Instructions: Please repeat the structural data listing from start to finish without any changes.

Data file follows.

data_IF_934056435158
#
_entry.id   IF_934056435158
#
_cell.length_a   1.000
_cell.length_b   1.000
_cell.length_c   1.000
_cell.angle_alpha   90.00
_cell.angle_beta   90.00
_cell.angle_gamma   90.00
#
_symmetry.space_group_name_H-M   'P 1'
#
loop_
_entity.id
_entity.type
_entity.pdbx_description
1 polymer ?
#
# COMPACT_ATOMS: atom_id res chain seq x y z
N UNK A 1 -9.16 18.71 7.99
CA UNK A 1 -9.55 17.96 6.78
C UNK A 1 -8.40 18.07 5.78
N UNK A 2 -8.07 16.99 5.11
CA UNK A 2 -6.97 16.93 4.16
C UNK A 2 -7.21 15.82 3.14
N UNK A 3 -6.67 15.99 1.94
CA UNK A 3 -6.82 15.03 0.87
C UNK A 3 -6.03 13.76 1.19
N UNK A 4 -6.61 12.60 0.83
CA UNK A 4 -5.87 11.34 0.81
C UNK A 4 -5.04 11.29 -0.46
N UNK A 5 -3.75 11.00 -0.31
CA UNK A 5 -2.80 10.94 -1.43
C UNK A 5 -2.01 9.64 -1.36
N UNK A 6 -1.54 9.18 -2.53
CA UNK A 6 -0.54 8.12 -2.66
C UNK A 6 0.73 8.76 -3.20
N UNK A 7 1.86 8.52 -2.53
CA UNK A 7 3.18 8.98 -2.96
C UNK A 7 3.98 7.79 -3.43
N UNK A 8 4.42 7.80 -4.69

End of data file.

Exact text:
data_IF_934056435158
#
_entry.id   IF_934056435158
#
_cell.length_a   1.000
_cell.length_b   1.000
_cell.length_c   1.000
_cell.angle_alpha   90.00
_cell.angle_beta   90.00
_cell.angle_gamma   90.00
#
_symmetry.space_group_name_H-M   'P 1'
#
loop_
_entity.id
_entity.type
_entity.pdbx_description
1 polymer ?
#
# COMPACT_ATOMS: atom_id res chain seq x y z
N UNK A 1 -9.16 18.71 7.99
CA UNK A 1 -9.55 17.96 6.78
C UNK A 1 -8.40 18.07 5.78
N UNK A 2 -8.07 16.99 5.11
CA UNK A 2 -6.97 16.93 4.16
C UNK A 2 -7.21 15.82 3.14
N UNK A 3 -6.67 15.99 1.94
CA UNK A 3 -6.82 15.03 0.87
C UNK A 3 -6.03 13.76 1.19
N UNK A 4 -6.61 12.60 0.83
CA UNK A 4 -5.87 11.34 0.81
C UNK A 4 -5.04 11.29 -0.46
N UNK A 5 -3.75 11.00 -0.31
CA UNK A 5 -2.80 10.94 -1.43
C UNK A 5 -2.01 9.64 -1.36
N UNK A 6 -1.54 9.18 -2.53
CA UNK A 6 -0.54 8.12 -2.66
C UNK A 6 0.73 8.76 -3.20
N UNK A 7 1.86 8.52 -2.53
CA UNK A 7 3.18 8.98 -2.96
C UNK A 7 3.98 7.79 -3.43
N UNK A 8 4.42 7.80 -4.69